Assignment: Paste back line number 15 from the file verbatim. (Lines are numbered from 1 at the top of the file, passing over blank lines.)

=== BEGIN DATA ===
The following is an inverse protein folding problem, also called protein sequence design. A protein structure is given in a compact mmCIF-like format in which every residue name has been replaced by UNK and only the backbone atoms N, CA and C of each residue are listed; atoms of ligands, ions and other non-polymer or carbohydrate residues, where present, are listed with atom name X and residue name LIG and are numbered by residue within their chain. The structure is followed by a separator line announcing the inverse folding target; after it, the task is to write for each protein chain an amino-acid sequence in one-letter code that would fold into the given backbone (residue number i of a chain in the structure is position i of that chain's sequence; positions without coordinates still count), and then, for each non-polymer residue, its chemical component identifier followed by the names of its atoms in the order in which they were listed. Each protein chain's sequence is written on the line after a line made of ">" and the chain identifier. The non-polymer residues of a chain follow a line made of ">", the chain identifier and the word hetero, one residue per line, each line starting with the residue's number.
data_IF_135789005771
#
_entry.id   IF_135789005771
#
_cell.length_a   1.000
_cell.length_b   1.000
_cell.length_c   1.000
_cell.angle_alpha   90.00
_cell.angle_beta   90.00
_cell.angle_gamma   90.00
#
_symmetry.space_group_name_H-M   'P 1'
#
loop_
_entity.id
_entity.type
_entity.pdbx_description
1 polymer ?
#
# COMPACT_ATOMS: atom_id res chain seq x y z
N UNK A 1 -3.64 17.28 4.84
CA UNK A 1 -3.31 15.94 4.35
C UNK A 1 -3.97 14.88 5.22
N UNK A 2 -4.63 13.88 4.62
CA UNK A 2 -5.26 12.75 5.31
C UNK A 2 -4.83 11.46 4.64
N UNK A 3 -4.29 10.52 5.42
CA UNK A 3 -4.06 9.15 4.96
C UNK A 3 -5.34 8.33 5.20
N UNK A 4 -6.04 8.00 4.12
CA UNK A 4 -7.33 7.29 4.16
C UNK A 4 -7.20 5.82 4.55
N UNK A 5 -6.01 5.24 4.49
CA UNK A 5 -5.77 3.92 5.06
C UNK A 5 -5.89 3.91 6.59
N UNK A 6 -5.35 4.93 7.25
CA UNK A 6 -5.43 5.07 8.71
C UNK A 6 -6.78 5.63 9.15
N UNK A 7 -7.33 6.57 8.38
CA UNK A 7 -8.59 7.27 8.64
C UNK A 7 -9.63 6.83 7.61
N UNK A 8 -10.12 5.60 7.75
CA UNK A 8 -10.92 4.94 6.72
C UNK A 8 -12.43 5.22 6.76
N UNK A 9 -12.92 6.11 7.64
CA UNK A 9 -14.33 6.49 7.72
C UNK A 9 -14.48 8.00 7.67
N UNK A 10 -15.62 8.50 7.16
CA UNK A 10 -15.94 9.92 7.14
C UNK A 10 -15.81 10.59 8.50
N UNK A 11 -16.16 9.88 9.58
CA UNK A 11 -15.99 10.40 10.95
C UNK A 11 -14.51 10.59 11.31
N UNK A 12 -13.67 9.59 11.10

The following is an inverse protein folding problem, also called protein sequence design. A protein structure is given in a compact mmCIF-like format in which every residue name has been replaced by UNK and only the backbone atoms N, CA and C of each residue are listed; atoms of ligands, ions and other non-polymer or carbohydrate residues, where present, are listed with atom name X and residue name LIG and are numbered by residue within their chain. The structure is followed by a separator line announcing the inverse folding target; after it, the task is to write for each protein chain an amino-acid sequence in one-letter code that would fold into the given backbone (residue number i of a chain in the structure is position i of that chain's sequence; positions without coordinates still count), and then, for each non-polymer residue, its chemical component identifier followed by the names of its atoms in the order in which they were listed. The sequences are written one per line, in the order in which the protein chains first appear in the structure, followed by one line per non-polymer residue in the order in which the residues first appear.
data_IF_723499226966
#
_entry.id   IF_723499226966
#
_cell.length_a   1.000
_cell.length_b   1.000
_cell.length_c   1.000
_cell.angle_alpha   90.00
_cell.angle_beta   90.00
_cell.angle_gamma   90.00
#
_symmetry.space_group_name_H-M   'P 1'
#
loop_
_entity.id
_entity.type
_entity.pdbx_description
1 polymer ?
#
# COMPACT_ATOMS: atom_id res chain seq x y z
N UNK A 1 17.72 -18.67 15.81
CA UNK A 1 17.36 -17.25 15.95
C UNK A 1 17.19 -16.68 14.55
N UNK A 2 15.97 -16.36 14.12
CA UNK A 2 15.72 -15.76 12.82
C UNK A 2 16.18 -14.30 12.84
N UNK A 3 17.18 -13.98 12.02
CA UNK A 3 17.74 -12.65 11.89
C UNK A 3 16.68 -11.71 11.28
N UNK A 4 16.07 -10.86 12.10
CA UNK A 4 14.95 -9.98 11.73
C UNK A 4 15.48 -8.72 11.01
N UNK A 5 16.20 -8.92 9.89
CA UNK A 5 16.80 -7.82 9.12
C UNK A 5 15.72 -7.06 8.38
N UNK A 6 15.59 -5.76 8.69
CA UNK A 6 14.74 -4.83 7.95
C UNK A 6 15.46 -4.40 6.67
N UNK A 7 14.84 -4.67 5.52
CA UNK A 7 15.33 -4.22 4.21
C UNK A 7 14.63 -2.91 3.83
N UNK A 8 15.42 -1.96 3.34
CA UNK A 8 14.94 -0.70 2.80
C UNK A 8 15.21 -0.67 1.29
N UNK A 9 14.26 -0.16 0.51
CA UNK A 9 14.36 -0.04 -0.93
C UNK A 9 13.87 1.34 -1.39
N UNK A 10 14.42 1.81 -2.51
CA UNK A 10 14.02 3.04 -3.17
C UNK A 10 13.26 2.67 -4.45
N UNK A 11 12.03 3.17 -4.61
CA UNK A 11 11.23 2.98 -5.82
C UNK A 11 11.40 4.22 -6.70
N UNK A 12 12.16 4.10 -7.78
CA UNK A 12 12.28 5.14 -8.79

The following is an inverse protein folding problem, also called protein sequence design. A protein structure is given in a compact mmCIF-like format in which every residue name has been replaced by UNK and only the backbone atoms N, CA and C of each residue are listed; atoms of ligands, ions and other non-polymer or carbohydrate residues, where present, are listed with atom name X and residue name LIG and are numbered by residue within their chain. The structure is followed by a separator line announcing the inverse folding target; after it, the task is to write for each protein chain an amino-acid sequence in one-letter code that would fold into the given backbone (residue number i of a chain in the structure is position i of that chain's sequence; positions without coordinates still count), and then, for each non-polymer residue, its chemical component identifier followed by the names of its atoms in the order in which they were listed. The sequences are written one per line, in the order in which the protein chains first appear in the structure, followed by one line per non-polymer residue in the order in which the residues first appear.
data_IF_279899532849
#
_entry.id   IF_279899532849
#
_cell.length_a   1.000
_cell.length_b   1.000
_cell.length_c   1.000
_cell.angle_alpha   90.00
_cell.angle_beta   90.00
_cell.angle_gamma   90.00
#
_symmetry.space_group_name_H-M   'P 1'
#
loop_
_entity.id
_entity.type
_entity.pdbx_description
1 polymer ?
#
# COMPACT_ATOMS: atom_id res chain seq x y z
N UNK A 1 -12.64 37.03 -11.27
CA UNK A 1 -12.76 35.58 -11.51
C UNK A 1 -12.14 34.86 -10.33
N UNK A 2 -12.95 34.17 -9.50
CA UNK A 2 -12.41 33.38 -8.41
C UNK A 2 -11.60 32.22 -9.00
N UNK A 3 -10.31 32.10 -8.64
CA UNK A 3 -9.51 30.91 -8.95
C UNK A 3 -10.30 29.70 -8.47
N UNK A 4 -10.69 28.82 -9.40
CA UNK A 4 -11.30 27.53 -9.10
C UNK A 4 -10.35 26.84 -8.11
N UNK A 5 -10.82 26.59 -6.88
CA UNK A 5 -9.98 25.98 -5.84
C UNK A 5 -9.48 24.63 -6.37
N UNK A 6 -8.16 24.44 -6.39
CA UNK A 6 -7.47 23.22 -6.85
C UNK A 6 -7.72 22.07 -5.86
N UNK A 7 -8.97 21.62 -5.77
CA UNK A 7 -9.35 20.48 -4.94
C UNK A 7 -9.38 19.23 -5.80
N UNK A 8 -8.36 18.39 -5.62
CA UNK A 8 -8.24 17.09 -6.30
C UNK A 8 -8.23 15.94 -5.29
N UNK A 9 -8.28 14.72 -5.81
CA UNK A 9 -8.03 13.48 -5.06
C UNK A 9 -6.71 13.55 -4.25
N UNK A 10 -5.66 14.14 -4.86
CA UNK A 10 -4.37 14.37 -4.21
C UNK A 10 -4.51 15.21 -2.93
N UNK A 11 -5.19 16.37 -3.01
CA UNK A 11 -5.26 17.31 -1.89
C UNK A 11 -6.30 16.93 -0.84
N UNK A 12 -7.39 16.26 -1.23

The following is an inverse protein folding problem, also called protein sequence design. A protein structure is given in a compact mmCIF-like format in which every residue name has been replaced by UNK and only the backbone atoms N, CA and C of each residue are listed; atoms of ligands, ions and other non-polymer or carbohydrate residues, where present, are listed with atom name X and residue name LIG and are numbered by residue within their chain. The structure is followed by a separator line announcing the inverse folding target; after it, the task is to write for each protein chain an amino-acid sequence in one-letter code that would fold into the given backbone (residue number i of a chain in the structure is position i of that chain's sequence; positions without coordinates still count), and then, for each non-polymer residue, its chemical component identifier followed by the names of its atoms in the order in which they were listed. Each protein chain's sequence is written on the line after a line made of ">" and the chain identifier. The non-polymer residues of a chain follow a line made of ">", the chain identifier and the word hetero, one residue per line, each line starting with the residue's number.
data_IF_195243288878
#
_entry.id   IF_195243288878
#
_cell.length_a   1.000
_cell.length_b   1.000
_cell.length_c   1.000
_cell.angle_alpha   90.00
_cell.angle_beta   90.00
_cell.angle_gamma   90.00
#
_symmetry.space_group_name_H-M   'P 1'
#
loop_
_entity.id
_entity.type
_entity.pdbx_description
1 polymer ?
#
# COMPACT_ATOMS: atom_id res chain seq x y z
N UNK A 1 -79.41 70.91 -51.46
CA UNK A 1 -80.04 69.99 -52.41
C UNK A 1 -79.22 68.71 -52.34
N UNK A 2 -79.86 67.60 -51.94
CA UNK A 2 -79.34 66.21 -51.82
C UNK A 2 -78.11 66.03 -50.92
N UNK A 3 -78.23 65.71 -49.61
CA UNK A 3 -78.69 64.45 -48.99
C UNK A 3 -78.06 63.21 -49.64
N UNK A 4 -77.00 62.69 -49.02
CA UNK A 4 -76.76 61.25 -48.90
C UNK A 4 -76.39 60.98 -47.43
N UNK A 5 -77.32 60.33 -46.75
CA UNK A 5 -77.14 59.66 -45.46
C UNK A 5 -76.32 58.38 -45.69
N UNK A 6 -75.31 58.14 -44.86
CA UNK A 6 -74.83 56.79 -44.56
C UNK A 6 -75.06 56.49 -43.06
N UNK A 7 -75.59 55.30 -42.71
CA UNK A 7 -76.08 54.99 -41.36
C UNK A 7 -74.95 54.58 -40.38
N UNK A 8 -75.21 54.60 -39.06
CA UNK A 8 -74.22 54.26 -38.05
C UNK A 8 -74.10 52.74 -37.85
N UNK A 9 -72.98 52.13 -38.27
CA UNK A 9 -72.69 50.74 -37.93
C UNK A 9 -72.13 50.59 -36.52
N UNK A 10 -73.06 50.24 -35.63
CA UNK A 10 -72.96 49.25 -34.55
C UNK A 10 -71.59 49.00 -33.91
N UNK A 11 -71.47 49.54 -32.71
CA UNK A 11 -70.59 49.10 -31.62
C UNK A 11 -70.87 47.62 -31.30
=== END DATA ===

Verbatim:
loop_